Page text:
Unless every news source in the western world is totally wrong, on Friday, Governor Rick Snyder will announce an agreement with Canada to build a new bridge across the Detroit River.

This is good news for Michigan, good news for Canada, good news  for business and, at least temporarily, perhaps even better news for the people  who will fill the thousands of construction and other new jobs that will be created, some permanently.

Read more
Politics
5:09 pm
Tue June 12, 2012

Detroit Council President: State 'irresponsible' for using threats

Charles Pugh, Detroit City Council President.
Charles Pugh

Detroit's top lawyer, Krystal Crittendon, plans to argue in court that the city's consent agreement with the state is not legal.

The Detroit News reports that Crittendon contends the state owes the city "more than $220 million in past-due state revenue sharing payments and millions of other unpaid bills." She says the city can't enter into a consent agreement with the state since the state is in default.

The state has denied they owe Detroit money, and Gov. Rick Snyder and state Treasurer Andy Dillon have said they'll withhold $80 million in revenue sharing payments to the city if the lawsuit goes forward.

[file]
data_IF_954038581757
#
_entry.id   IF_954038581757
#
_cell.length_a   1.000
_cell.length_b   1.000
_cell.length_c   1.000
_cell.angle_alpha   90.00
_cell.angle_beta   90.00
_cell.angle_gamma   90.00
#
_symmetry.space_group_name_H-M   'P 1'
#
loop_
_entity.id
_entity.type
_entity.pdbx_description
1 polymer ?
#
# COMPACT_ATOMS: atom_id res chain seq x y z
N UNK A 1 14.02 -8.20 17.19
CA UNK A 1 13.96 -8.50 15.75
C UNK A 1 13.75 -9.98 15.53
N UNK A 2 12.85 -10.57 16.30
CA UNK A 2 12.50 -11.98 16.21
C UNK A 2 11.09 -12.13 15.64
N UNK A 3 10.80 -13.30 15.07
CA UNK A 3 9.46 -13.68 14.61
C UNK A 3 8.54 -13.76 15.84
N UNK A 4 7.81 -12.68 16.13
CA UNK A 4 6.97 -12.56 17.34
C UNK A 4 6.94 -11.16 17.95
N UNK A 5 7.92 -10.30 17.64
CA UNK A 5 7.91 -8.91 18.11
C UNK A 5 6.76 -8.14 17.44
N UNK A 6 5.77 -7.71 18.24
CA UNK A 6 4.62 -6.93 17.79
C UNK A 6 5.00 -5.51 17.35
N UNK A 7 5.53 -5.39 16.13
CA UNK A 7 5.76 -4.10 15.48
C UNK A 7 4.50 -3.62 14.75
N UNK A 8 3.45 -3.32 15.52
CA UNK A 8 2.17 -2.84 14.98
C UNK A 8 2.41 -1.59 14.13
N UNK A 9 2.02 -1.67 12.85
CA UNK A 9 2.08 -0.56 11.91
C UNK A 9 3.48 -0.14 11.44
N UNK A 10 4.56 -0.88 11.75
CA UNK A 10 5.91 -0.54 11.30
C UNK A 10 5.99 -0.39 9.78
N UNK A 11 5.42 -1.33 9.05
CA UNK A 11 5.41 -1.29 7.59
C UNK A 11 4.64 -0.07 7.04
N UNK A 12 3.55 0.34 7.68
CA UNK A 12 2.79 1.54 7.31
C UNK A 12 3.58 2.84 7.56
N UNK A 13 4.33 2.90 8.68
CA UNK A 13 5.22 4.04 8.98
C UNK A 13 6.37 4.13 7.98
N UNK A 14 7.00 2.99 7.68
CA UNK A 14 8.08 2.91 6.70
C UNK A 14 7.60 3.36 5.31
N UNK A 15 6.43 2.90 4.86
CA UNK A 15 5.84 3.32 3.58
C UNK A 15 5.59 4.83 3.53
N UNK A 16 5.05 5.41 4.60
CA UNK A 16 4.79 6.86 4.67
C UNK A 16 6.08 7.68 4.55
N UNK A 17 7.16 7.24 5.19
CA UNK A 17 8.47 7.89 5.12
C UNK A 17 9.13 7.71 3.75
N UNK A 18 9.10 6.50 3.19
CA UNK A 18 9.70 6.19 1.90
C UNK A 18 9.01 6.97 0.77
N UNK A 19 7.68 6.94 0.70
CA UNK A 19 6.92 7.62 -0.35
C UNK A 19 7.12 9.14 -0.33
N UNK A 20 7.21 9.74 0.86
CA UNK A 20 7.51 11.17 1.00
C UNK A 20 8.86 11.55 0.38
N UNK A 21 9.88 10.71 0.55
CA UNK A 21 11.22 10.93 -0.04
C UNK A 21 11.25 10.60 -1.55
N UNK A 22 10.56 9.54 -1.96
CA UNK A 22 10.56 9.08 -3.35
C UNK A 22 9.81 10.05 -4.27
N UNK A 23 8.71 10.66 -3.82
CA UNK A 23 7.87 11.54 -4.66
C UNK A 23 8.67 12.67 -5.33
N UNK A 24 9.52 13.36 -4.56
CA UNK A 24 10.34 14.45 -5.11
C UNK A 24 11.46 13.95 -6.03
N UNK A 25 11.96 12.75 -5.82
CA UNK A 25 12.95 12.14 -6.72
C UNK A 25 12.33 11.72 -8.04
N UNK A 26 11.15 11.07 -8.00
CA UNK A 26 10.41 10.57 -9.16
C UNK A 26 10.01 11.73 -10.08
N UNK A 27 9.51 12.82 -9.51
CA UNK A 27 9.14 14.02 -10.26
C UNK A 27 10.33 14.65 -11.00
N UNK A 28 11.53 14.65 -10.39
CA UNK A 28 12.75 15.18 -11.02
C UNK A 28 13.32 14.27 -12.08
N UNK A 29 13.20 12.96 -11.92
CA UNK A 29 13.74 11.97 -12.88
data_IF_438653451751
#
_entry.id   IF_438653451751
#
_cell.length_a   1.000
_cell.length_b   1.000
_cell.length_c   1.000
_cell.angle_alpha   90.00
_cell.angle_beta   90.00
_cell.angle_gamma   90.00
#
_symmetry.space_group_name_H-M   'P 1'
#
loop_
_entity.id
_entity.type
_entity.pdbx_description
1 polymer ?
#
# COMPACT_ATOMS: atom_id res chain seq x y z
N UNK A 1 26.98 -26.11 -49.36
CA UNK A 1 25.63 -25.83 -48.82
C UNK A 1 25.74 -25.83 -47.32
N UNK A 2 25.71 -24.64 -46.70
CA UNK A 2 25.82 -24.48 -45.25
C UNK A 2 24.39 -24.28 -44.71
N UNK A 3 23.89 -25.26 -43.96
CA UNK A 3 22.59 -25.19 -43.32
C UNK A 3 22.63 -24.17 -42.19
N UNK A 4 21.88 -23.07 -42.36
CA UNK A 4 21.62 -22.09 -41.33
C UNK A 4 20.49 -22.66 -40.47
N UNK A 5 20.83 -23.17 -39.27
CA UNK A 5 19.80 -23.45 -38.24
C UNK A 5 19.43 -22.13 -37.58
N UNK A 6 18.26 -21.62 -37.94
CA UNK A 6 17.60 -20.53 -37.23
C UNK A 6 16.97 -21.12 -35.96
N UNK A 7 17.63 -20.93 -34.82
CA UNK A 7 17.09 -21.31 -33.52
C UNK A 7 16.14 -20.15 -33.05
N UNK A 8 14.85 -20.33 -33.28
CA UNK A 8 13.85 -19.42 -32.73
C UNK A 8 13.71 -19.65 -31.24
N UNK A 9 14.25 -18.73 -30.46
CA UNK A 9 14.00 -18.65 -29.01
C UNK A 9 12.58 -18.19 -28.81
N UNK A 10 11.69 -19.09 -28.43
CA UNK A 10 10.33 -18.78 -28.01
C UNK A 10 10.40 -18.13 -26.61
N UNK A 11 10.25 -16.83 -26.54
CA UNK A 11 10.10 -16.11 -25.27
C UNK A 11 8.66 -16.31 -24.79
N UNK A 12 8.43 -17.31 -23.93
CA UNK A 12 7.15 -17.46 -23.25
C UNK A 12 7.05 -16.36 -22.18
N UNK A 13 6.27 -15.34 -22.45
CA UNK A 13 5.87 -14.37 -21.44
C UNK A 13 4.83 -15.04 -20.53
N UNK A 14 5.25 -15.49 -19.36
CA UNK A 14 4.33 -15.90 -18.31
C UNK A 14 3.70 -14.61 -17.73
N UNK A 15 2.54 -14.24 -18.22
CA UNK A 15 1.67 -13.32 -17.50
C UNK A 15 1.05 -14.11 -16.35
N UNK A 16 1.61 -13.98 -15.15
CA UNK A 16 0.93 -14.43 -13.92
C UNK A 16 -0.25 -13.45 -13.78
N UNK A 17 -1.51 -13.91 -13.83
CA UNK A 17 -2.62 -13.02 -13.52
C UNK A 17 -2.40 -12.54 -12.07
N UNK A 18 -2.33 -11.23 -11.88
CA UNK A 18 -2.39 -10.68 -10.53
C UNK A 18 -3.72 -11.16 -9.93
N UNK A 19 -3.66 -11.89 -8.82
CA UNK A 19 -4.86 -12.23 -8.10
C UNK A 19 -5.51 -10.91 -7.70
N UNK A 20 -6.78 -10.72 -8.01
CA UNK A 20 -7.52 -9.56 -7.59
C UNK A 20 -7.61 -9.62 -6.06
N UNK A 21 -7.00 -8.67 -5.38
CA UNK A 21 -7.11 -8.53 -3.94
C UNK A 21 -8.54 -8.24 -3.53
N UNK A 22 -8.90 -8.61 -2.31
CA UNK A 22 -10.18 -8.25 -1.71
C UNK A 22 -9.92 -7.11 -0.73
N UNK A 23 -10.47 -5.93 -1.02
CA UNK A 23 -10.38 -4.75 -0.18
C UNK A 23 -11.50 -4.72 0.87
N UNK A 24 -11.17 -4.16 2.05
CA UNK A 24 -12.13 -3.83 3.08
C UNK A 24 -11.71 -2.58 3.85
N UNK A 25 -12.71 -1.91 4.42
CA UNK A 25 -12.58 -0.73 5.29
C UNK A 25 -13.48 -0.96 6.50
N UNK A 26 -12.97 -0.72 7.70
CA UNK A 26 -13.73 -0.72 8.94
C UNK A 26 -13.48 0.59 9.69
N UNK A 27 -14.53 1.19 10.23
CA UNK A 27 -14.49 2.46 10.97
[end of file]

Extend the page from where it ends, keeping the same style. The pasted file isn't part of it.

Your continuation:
Crittendon is expected to appear in Ingham County court tomorrow for an initial hearing.

Crittendon said it is her legal obligation to go forward with her lawsuit. From the Detroit News:

"Those of you who have worked with me should know that I take my legal, moral, ethical, professional and charter-mandated responsibilities very seriously," Crittendon wrote. "They are not for sale and will not be compromised."

Yesterday, Michigan Radio's Sarah Cwiek reported Detroit Mayor Dave Bing was unsuccessful in persuading city council to back his effort to stop Crittendon from moving forward with the lawsuit.

Today, we here more about council's reaction to the lawsuit and the state's threat of withholding money from the city.

Detroit City Council President Charles Pugh said state officials are "scaring the hell" out of Detroit by threatening to pull funding from the city. More from MLive's Jonathan Oosting:

Council President Charles Pugh today questioned reports that Detroit is poised to run out money this week and called the state "irresponsible" for threatening to withhold expected funding because of concerns over a pending lawsuit by the city's top attorney.

"They can have those concerns," Pugh told reporters this morning. "But you don't put the city at risk of not being able to pay our police officers and firefighters and scaring the hell out of citizens by saying we're going to run out of cash. That's irresponsible, and it makes me angry because we didn't have to get to this point."

Education
3:33 pm
Tue June 12, 2012

Detroit Public School attendance below standards, though better than expected

John Bennett Elementary, part of the Detroit Public School district